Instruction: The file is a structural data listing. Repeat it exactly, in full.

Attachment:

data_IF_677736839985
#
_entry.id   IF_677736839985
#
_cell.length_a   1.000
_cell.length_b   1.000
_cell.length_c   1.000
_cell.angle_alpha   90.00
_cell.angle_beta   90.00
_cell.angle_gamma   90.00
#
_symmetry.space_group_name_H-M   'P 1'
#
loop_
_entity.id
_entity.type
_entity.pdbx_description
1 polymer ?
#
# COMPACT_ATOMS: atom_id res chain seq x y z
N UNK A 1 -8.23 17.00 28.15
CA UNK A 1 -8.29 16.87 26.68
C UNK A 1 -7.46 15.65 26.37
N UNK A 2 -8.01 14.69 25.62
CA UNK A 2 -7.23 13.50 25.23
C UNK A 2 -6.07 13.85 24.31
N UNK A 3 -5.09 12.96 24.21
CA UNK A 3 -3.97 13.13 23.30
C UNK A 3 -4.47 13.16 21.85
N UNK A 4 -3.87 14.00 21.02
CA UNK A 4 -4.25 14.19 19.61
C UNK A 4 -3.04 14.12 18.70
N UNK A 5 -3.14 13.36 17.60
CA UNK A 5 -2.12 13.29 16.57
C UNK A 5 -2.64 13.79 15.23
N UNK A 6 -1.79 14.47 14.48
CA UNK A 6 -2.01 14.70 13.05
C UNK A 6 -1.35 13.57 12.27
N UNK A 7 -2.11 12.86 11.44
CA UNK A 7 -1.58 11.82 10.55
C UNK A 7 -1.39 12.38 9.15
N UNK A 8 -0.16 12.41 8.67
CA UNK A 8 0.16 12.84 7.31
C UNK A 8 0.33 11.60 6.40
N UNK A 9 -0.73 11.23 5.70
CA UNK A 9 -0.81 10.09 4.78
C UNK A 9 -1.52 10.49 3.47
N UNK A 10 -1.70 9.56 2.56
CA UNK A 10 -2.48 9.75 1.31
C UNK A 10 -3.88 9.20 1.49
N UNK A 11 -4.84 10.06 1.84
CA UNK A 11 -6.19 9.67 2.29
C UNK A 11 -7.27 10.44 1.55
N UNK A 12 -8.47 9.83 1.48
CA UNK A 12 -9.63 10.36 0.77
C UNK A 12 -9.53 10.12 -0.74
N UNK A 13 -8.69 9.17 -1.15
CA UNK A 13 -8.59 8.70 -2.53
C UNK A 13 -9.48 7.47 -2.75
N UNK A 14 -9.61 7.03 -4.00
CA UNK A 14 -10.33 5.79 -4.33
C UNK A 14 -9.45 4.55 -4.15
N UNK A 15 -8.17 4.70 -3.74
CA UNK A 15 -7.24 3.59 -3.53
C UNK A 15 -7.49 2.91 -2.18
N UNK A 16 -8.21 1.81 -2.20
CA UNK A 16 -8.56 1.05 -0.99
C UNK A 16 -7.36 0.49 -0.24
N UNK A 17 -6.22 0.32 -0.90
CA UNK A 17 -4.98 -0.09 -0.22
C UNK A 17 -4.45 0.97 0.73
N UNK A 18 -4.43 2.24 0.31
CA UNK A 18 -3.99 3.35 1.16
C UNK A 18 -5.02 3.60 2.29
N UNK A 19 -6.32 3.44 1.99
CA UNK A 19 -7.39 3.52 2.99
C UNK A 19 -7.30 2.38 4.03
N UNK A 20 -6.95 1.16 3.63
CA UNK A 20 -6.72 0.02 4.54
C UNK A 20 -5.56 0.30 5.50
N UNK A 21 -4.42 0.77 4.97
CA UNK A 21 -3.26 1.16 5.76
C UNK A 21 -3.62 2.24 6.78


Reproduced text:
data_IF_677736839985
#
_entry.id   IF_677736839985
#
_cell.length_a   1.000
_cell.length_b   1.000
_cell.length_c   1.000
_cell.angle_alpha   90.00
_cell.angle_beta   90.00
_cell.angle_gamma   90.00
#
_symmetry.space_group_name_H-M   'P 1'
#
loop_
_entity.id
_entity.type
_entity.pdbx_description
1 polymer ?
#
# COMPACT_ATOMS: atom_id res chain seq x y z
N UNK A 1 -8.23 17.00 28.15
CA UNK A 1 -8.29 16.87 26.68
C UNK A 1 -7.46 15.65 26.37
N UNK A 2 -8.01 14.69 25.62
CA UNK A 2 -7.23 13.50 25.23
C UNK A 2 -6.07 13.85 24.31
N UNK A 3 -5.09 12.96 24.21
CA UNK A 3 -3.97 13.13 23.30
C UNK A 3 -4.47 13.16 21.85
N UNK A 4 -3.87 14.00 21.02
CA UNK A 4 -4.25 14.19 19.61
C UNK A 4 -3.04 14.12 18.70
N UNK A 5 -3.14 13.36 17.60
CA UNK A 5 -2.12 13.29 16.57
C UNK A 5 -2.64 13.79 15.23
N UNK A 6 -1.79 14.47 14.48
CA UNK A 6 -2.01 14.70 13.05
C UNK A 6 -1.35 13.57 12.27
N UNK A 7 -2.11 12.86 11.44
CA UNK A 7 -1.58 11.82 10.55
C UNK A 7 -1.39 12.38 9.15
N UNK A 8 -0.16 12.41 8.67
CA UNK A 8 0.16 12.84 7.31
C UNK A 8 0.33 11.60 6.40
N UNK A 9 -0.73 11.23 5.70
CA UNK A 9 -0.81 10.09 4.78
C UNK A 9 -1.52 10.49 3.47
N UNK A 10 -1.70 9.56 2.56
CA UNK A 10 -2.48 9.75 1.31
C UNK A 10 -3.88 9.20 1.49
N UNK A 11 -4.84 10.06 1.84
CA UNK A 11 -6.19 9.67 2.29
C UNK A 11 -7.27 10.44 1.55
N UNK A 12 -8.47 9.83 1.48
CA UNK A 12 -9.63 10.36 0.77
C UNK A 12 -9.53 10.12 -0.74
N UNK A 13 -8.69 9.17 -1.15
CA UNK A 13 -8.59 8.70 -2.53
C UNK A 13 -9.48 7.47 -2.75
N UNK A 14 -9.61 7.03 -4.00
CA UNK A 14 -10.33 5.79 -4.33
C UNK A 14 -9.45 4.55 -4.15
N UNK A 15 -8.17 4.70 -3.74
CA UNK A 15 -7.24 3.59 -3.53
C UNK A 15 -7.49 2.91 -2.18
N UNK A 16 -8.21 1.81 -2.20
CA UNK A 16 -8.56 1.05 -0.99
C UNK A 16 -7.36 0.49 -0.24
N UNK A 17 -6.22 0.32 -0.90
CA UNK A 17 -4.98 -0.09 -0.22
C UNK A 17 -4.45 0.97 0.73
N UNK A 18 -4.43 2.24 0.31
CA UNK A 18 -3.99 3.35 1.16
C UNK A 18 -5.02 3.60 2.29
N UNK A 19 -6.32 3.44 1.99
CA UNK A 19 -7.39 3.52 2.99
C UNK A 19 -7.30 2.38 4.03
N UNK A 20 -6.95 1.16 3.63
CA UNK A 20 -6.72 0.02 4.54
C UNK A 20 -5.56 0.30 5.50
N UNK A 21 -4.42 0.77 4.97
CA UNK A 21 -3.26 1.16 5.76
C UNK A 21 -3.62 2.24 6.78